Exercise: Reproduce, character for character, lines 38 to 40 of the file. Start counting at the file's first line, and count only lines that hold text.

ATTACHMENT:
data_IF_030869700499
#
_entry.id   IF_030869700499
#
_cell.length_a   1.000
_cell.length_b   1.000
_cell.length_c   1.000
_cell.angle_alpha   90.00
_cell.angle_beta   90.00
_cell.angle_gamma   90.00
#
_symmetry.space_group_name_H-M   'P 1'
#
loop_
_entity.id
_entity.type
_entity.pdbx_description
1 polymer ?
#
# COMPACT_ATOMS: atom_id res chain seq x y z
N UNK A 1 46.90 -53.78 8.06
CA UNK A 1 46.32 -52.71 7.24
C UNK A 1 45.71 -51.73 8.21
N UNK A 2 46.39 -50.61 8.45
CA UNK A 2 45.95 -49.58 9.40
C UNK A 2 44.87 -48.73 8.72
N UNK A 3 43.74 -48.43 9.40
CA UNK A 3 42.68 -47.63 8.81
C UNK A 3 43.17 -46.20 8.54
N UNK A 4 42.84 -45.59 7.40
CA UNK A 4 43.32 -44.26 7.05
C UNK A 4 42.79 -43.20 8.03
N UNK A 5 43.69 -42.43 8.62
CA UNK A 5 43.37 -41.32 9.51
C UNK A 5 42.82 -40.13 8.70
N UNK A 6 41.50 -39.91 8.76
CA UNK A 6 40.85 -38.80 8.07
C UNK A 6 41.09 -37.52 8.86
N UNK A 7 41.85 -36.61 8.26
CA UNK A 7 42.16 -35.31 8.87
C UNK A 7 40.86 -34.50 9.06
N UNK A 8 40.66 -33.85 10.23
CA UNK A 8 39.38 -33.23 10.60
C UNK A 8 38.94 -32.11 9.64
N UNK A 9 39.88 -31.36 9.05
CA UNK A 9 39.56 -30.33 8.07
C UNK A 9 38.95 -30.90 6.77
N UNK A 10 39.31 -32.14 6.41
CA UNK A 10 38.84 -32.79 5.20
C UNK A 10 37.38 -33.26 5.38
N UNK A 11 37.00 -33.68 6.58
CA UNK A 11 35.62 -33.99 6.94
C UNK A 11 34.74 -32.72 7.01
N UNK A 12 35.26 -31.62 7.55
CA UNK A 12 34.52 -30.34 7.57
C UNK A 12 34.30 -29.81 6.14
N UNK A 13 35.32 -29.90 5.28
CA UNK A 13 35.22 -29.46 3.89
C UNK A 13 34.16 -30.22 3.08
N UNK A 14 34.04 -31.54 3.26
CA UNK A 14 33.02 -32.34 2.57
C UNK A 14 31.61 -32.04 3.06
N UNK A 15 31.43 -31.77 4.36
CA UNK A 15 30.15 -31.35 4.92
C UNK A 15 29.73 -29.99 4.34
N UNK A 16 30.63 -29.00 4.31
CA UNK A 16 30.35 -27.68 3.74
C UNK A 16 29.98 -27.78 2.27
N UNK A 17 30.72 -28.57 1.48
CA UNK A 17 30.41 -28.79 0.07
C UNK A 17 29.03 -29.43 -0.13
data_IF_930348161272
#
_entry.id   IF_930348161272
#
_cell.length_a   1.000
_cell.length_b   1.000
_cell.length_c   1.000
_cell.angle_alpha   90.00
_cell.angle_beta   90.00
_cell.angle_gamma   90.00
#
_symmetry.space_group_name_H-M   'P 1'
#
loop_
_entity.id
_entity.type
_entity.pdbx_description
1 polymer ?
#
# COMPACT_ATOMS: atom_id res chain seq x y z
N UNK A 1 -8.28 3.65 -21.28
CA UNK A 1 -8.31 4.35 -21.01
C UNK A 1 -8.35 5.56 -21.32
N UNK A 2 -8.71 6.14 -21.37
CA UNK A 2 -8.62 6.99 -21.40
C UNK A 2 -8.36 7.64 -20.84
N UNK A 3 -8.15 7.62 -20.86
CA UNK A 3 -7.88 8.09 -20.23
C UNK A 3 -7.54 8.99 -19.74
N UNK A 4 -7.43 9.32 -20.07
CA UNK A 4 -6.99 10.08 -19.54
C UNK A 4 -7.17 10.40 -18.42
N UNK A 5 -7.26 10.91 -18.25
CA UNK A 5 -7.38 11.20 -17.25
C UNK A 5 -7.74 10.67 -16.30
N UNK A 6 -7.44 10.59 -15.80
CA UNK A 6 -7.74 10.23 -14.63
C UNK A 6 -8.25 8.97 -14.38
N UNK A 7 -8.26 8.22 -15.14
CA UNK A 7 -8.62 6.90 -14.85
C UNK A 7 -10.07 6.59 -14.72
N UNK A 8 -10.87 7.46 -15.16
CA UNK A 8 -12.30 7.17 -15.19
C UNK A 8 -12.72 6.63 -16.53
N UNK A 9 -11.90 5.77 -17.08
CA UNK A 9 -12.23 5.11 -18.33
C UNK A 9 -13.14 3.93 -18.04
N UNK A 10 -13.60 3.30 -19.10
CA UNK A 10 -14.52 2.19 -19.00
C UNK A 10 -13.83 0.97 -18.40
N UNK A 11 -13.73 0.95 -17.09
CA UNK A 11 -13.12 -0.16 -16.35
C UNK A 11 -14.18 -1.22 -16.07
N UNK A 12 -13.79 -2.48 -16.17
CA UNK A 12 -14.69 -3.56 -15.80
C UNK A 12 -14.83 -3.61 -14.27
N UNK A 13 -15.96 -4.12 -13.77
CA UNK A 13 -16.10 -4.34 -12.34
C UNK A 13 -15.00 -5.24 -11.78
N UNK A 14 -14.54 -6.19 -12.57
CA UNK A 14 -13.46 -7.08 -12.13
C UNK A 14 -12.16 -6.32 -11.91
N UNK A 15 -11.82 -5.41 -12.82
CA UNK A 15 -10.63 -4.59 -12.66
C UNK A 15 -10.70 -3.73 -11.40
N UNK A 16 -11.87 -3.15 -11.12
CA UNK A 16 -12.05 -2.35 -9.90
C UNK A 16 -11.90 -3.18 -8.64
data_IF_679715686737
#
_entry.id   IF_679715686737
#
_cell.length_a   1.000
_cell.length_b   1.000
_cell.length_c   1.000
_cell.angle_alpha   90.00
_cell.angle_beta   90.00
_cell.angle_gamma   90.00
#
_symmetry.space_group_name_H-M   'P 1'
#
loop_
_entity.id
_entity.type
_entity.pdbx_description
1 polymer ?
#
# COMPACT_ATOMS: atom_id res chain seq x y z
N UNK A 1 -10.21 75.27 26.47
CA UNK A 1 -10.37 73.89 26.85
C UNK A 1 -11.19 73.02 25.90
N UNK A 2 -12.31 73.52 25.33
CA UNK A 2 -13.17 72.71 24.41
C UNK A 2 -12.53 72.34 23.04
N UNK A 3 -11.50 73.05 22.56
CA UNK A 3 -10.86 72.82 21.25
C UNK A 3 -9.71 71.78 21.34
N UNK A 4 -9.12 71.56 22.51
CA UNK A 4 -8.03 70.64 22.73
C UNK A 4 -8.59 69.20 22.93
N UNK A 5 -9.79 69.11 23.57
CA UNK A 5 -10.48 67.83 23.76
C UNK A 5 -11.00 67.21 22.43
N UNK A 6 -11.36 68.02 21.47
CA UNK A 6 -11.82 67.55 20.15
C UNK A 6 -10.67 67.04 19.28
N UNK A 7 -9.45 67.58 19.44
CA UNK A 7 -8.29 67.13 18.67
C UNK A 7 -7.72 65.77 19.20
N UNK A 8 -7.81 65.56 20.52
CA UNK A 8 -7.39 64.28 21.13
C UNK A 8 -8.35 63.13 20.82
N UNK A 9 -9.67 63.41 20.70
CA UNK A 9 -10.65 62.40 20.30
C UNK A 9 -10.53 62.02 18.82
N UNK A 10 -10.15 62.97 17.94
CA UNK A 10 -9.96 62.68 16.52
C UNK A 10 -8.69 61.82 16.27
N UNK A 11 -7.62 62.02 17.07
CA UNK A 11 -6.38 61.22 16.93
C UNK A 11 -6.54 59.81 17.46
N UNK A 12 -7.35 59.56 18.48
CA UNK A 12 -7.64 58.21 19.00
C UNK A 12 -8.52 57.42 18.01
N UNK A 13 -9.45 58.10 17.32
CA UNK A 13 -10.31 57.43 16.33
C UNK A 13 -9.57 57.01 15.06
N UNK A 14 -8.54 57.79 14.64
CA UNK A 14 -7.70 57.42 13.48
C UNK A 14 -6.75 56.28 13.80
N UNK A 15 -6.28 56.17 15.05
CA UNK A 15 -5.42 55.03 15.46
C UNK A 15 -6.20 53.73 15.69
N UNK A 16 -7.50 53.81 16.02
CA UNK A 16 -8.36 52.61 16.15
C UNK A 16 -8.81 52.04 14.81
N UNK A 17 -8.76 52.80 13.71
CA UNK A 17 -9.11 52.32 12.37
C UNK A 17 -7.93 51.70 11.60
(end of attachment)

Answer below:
C UNK A 6 41.09 -37.52 8.86
N UNK A 7 41.85 -36.61 8.26
CA UNK A 7 42.16 -35.31 8.87